End effector keeps industrial laser beam in focus

provide a simple, cost-effective solution for three-dimensional (3-D) cutting applications. Continuous-wave Nd:YAG systems with output powers as high as 3000 W are now commercially available. The automotive industry currently uses thousands of robots with proven reliability. However, the combination of these two technologies has yet to be widely accepted. The recent introduction of autofocus end effectors for robotic cutting applications may increase the popularity of robotic laser systems.

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End effector keeps industrial laser beam in focus

David Filgas

The combination of high-power, fiber-delivered Nd:YAG lasers and articulated-arm robots can

provide a simple, cost-effective solution for three-dimensional (3-D) cutting applications. Continuous-wave Nd:YAG systems with output powers as high as 3000 W are now commercially available. The automotive industry currently uses thousands of robots with proven reliability. However, the combination of these two technologies has yet to be widely accepted. The recent introduction of autofocus end effectors for robotic cutting applications may increase the popularity of robotic laser systems.

Maintaining proper beam focus at the workpiece surface is the biggest performance issue in laser-cutting operations. Beam focus is simple to control when the parts are flat metal sheets, but it is far more difficult if the robot-controlled beam is cutting 3-D, stamped sheet metal. Such applications require active control of focal position.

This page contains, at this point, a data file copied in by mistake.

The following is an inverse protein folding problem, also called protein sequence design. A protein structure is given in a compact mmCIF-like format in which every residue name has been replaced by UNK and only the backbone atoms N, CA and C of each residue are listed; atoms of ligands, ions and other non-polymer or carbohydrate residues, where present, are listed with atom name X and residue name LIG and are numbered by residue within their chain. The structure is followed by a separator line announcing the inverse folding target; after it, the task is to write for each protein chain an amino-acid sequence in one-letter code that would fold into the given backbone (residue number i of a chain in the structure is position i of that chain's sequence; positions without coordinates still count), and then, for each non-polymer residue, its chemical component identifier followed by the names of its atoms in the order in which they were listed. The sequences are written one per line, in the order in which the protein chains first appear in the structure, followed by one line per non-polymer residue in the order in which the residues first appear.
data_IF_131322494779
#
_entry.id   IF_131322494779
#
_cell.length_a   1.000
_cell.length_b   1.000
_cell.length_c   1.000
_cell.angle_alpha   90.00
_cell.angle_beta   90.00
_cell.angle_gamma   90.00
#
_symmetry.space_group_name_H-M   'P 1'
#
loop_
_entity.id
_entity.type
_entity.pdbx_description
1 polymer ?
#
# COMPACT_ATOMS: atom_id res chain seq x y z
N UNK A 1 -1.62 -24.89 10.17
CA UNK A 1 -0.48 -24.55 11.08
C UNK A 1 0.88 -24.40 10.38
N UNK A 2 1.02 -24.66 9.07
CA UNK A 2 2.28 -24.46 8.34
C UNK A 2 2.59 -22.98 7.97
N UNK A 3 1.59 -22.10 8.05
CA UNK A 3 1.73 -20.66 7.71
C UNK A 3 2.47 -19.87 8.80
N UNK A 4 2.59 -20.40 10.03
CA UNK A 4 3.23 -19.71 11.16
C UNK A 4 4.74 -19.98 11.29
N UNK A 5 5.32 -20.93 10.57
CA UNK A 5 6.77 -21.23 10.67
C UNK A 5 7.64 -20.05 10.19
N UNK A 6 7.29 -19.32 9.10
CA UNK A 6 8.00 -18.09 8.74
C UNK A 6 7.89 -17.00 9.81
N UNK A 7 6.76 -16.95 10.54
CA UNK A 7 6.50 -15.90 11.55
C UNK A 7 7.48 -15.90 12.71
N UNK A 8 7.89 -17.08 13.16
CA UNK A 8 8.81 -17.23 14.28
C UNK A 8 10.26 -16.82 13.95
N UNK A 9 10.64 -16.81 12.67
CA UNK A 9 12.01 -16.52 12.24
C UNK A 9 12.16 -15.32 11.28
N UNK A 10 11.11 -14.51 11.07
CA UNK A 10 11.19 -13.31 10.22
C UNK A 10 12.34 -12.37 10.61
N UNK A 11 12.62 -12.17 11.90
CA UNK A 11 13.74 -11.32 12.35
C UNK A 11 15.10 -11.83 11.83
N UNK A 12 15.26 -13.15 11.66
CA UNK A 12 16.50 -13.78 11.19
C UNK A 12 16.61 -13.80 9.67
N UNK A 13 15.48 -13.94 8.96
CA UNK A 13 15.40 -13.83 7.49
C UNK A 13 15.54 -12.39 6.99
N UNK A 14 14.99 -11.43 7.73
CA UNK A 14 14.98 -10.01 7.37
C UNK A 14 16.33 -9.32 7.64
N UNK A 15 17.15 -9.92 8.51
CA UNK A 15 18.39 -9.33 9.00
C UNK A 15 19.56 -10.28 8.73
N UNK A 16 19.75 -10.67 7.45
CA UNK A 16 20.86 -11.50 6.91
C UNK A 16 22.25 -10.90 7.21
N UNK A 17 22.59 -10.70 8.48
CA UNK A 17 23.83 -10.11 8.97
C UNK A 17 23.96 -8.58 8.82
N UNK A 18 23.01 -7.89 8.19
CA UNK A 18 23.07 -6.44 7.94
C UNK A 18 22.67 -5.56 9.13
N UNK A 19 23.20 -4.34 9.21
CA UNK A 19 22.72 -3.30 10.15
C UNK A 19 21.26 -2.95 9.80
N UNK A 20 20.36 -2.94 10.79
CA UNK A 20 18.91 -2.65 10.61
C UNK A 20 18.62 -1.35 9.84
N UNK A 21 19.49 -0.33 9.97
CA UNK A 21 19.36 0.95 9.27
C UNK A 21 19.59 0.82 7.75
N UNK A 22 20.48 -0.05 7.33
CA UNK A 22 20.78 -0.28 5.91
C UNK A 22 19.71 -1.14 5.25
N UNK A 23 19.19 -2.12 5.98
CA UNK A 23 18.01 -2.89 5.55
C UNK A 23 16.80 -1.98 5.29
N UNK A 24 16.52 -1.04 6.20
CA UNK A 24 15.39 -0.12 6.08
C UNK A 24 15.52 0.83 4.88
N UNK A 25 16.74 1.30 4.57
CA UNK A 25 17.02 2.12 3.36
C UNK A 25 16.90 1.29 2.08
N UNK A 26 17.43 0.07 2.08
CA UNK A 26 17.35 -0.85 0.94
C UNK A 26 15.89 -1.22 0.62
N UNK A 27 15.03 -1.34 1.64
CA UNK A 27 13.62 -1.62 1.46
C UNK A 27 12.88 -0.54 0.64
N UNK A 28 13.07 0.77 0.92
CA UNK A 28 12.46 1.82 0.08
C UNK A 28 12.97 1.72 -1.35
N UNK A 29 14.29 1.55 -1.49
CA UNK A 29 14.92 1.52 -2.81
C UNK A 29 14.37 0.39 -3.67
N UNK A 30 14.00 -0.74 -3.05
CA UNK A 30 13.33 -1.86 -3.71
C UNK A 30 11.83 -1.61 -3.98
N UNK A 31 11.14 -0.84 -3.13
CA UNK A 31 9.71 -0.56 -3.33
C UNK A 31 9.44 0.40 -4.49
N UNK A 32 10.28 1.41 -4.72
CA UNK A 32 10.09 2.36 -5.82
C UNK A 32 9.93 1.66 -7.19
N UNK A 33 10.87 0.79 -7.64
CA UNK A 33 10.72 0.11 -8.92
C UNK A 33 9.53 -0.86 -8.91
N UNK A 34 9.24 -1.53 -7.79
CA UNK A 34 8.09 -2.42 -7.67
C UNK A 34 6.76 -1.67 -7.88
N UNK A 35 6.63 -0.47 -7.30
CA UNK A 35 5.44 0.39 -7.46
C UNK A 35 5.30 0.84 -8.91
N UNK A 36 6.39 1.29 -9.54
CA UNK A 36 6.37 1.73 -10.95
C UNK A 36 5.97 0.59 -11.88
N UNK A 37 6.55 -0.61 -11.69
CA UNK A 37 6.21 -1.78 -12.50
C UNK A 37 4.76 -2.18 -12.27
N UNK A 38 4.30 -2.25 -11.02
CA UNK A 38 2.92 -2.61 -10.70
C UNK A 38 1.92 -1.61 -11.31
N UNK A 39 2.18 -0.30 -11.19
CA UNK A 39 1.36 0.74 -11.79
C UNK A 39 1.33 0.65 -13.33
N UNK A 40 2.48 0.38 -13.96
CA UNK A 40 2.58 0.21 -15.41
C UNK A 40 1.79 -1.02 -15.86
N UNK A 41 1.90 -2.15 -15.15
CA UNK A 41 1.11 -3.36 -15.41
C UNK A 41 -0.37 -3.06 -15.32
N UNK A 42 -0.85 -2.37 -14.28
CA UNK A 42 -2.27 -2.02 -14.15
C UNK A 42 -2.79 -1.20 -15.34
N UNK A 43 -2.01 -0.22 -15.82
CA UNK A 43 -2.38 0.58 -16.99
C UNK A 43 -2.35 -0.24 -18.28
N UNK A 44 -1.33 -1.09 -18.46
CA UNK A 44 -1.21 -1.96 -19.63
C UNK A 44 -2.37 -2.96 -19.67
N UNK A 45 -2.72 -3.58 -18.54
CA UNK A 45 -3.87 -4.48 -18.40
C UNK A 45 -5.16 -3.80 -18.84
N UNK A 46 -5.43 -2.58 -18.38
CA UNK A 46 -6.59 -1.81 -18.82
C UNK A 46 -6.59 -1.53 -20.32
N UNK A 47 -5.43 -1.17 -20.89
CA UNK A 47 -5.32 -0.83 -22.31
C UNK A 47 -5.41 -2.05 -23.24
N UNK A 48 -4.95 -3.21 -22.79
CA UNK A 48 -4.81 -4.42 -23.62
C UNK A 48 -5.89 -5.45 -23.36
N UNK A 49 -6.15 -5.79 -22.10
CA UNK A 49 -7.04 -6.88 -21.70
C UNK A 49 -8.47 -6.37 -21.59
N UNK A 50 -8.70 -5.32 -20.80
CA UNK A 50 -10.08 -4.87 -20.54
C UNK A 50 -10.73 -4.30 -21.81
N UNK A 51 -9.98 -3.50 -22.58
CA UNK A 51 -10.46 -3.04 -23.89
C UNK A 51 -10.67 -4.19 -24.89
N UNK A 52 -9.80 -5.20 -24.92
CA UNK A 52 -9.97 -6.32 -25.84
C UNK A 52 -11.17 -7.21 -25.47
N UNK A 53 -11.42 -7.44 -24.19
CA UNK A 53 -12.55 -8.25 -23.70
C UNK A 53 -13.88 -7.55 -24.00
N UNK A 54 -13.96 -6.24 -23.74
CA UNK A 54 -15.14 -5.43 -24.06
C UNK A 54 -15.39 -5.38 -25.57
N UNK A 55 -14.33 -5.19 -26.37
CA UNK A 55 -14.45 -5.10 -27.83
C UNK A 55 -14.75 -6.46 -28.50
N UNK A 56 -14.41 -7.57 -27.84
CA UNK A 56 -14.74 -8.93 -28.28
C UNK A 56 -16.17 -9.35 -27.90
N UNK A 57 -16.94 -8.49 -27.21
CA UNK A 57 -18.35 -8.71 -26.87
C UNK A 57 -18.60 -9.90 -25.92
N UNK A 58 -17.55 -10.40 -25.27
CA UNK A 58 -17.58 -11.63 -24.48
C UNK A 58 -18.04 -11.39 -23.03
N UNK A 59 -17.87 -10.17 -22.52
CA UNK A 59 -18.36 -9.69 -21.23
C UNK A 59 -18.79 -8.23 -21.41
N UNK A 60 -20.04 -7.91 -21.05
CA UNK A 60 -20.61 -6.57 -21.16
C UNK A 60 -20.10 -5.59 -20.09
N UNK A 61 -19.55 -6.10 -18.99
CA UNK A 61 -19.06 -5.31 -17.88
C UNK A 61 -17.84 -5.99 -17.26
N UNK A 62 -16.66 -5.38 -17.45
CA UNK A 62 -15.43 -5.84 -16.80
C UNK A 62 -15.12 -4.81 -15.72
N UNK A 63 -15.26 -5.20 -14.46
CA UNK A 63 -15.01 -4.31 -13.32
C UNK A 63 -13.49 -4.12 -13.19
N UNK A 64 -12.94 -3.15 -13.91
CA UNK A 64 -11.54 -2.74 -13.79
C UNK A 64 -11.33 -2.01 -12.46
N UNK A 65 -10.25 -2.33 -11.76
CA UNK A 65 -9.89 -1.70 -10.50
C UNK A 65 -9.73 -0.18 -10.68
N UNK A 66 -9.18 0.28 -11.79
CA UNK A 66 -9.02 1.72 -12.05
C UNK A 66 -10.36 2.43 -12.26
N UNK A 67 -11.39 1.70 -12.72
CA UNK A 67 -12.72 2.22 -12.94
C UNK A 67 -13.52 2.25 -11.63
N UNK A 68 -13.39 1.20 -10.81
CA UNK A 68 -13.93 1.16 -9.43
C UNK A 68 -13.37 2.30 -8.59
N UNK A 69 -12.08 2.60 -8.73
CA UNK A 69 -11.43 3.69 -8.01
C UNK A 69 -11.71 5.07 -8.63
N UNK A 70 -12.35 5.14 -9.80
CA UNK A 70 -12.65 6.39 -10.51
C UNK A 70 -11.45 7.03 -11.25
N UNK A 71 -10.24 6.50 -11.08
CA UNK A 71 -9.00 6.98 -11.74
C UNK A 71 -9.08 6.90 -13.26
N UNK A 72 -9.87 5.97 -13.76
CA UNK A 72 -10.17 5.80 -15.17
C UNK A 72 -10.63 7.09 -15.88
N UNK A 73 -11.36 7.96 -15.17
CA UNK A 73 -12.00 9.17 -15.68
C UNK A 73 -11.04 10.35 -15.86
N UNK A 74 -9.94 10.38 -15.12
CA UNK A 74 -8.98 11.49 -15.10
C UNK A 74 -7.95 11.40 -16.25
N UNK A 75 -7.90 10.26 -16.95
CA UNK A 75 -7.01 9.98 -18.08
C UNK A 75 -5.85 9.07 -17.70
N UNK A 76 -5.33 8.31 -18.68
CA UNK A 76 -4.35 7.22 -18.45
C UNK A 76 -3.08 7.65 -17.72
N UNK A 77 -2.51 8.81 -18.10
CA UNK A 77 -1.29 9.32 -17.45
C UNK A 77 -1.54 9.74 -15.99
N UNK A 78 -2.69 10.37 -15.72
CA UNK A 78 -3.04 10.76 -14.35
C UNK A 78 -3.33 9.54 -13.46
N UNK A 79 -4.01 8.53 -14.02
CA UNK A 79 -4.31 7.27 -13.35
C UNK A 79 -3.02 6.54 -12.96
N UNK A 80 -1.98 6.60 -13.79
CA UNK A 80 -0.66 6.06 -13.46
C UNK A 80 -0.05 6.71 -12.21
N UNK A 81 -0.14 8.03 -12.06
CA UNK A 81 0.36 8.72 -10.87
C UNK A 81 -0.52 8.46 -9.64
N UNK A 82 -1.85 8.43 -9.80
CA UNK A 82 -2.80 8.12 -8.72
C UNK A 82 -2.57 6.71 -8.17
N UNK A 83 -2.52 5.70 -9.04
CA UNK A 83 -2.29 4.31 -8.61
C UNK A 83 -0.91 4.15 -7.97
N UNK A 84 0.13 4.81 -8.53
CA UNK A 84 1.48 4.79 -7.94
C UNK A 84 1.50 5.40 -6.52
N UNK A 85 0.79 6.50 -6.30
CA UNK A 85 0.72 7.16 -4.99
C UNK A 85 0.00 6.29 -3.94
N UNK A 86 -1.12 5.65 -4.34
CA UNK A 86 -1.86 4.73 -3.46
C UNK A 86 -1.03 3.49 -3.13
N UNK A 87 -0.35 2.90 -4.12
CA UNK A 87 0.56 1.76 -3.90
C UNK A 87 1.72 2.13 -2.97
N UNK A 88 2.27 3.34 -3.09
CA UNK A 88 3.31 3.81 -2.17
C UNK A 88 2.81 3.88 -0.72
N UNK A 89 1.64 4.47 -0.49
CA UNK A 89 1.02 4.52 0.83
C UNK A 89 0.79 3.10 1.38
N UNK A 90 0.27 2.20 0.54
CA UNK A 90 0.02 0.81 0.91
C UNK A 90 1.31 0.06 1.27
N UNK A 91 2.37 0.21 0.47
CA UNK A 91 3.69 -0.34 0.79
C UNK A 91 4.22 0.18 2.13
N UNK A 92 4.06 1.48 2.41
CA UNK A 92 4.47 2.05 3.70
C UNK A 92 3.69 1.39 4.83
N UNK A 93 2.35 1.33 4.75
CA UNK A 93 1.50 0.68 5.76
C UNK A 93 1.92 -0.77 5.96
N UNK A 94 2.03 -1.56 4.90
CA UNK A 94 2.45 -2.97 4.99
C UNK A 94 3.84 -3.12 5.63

A capacitive height-sensing delivery tip on the laser-focusing assembly is one way to control focal position for both flat-sheet and 3-D cutting. In these devices, special processing electronics measure the capacitance between the delivery tip and the workpiece, which varies as a function of distance. This signal provides feedback that directs motion systems to adjust the position of the robot arm, maintaining it at optimum height.

This approach is sufficient for systems with slow cutting speeds and laser powers less than 200 W. High-power systems cut at speeds up to 20 m/min, so conventional capacitive height-sensor/ robot arm-adjustment systems cannot maintain proper focus. System adjustment capabilities are limited by inertia; the mass of a robot arm is simply too large for it to make small, precise corrections while traveling at high speed.

Autofocus end effector alternative

To overcome this obstacle, manufacturers have introduced high-speed autofocus end effectors specifically designed for robotic cutting applications. These devices allow vertical adjustment of the beam-delivery unit independent of the robot arm, circumventing the issue of inertia. The signal from the capacitive height-sensing delivery tip is fed back to a servomotor controlling the end effector, which adjusts the tip standoff to maintain constant focal position.

Raleigh Industries of Canada Ltd. (Waterloo, Quebec, Canada) uses a robotic

750-W Nd:YAG laser-cutting system (Hobart Laser Products, Livermore, CA) to produce frame sections for its 156 line of youth and adult bicycles. The laser operates at 1064 nm and is mounted on a five-axis articulated robot with a two-axis trepanning head. An additional coordinated axis in the robotic system rotates the tube during the cutting process. The Hobart High-Speed Z End Effector maintains optimum delivery tip-to-workpiece standoff in the direction normal to the cut surface. The company currently offers the end effector only as an accessory to its Nd:YAG industrial-laser systems.